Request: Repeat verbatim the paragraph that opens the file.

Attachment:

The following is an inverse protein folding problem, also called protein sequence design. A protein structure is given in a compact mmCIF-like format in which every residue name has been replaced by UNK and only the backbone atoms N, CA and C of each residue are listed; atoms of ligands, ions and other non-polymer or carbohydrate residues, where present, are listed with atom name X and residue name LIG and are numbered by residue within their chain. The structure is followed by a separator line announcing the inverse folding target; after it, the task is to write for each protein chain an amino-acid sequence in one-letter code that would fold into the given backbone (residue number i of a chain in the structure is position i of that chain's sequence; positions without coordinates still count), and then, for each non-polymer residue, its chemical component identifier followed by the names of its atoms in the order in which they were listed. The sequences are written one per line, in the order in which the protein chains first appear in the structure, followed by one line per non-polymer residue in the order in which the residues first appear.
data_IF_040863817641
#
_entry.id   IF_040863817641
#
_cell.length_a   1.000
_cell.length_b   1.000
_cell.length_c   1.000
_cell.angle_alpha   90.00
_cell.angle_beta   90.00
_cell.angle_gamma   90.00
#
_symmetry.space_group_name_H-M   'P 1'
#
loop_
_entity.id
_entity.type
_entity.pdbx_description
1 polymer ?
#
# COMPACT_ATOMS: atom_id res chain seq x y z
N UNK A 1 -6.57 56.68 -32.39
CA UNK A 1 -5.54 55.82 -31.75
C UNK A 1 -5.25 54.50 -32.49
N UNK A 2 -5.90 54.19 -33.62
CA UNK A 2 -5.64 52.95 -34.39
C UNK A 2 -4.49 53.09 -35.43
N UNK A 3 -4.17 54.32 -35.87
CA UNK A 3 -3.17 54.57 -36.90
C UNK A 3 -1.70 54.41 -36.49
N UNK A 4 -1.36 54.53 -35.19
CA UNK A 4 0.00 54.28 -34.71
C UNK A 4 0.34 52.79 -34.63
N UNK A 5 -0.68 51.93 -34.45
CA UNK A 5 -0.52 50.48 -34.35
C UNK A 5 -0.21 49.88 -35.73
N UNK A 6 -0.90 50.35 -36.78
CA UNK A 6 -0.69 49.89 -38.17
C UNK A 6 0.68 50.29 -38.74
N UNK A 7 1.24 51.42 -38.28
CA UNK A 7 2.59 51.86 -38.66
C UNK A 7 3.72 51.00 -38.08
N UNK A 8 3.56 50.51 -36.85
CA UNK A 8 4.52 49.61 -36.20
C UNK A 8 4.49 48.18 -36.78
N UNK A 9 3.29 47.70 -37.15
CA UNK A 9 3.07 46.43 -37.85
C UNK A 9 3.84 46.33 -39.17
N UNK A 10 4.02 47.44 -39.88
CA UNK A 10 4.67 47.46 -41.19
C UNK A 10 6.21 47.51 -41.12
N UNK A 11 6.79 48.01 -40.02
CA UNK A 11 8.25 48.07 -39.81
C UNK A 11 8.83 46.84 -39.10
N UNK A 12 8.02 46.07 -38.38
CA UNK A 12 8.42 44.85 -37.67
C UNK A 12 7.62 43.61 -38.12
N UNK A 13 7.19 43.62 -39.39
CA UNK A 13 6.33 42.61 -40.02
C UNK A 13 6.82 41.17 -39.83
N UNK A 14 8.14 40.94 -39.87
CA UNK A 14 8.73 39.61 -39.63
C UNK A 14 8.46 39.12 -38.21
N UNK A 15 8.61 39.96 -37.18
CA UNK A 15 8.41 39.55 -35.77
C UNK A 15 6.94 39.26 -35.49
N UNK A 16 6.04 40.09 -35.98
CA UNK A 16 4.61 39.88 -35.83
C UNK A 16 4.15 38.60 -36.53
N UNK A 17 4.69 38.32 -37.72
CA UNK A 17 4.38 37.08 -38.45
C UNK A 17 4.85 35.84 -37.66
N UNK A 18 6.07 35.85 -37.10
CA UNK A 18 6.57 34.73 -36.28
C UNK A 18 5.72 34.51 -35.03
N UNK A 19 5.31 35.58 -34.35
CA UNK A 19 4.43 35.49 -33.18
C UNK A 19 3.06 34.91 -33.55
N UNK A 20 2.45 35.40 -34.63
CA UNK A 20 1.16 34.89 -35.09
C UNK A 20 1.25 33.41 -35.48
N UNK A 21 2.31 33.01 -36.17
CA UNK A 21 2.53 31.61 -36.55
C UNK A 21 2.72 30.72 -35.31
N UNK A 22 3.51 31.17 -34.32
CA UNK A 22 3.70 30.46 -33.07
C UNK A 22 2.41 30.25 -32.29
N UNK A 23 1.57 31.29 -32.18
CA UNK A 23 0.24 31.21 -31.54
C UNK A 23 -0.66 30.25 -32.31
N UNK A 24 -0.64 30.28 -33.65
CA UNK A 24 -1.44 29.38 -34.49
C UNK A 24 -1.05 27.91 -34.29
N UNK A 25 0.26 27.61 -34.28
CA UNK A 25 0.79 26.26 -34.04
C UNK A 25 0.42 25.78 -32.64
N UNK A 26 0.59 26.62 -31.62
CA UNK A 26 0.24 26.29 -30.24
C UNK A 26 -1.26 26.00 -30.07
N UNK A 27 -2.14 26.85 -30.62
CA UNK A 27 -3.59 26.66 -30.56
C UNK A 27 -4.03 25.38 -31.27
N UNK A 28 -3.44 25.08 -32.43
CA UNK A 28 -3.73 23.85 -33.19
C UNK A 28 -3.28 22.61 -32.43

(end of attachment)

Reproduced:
The following is an inverse protein folding problem, also called protein sequence design. A protein structure is given in a compact mmCIF-like format in which every residue name has been replaced by UNK and only the backbone atoms N, CA and C of each residue are listed; atoms of ligands, ions and other non-polymer or carbohydrate residues, where present, are listed with atom name X and residue name LIG and are numbered by residue within their chain. The structure is followed by a separator line announcing the inverse folding target; after it, the task is to write for each protein chain an amino-acid sequence in one-letter code that would fold into the given backbone (residue number i of a chain in the structure is position i of that chain's sequence; positions without coordinates still count), and then, for each non-polymer residue, its chemical component identifier followed by the names of its atoms in the order in which they were listed. The sequences are written one per line, in the order in which the protein chains first appear in the structure, followed by one line per non-polymer residue in the order in which the residues first appear.